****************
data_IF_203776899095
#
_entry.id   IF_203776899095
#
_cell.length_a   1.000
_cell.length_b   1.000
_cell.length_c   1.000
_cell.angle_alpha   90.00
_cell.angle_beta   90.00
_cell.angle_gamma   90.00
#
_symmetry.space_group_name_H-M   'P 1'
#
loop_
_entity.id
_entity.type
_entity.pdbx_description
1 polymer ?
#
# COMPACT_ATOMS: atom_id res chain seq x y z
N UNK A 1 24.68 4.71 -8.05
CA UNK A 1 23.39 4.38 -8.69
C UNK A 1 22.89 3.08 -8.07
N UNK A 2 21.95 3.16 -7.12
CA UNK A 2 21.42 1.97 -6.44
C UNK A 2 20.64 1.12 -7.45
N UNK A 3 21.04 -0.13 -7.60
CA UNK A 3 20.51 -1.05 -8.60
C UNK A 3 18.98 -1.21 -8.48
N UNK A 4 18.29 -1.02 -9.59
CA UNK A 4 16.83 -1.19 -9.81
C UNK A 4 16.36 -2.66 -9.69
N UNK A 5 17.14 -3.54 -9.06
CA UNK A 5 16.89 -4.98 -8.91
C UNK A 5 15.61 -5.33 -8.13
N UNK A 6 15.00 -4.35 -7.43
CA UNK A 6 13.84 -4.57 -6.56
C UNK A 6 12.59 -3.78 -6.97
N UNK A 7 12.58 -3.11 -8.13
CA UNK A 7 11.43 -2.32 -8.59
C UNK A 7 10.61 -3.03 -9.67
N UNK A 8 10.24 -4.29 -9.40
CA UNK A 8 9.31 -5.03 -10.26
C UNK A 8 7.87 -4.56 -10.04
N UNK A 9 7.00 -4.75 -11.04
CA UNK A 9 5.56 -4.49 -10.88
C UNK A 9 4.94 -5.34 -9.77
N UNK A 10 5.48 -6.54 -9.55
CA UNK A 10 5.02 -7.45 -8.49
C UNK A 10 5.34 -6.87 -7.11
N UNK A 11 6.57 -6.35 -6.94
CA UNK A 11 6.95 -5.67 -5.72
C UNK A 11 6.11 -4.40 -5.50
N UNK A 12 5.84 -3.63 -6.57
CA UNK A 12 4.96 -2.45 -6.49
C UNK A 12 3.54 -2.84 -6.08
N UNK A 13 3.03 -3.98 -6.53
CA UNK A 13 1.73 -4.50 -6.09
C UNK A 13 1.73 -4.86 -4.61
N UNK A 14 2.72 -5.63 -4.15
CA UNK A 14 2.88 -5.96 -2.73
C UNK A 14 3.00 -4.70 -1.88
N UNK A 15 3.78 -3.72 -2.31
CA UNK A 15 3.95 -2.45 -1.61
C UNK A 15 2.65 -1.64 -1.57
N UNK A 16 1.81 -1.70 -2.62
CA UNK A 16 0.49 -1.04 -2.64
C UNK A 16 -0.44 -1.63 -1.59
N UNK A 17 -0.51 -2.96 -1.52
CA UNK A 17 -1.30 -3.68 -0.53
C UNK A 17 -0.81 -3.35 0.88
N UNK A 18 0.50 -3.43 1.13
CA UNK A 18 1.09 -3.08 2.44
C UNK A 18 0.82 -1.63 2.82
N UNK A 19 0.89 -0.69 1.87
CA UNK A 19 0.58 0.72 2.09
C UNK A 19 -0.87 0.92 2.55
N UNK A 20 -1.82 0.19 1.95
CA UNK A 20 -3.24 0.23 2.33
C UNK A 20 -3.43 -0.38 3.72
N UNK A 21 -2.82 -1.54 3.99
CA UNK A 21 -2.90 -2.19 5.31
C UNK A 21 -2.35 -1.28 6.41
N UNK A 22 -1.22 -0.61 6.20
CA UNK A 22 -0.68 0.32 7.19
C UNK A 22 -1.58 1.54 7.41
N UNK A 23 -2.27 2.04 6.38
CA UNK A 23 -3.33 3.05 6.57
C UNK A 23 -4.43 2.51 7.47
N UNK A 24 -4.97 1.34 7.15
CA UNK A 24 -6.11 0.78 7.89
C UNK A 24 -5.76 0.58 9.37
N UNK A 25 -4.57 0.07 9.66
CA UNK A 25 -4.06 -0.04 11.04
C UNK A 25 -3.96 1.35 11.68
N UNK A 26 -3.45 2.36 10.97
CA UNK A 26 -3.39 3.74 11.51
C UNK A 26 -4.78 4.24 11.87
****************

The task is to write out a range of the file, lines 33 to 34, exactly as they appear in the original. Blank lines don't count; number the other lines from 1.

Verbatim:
N UNK A 5 17.14 -3.54 -9.06
CA UNK A 5 16.89 -4.98 -8.91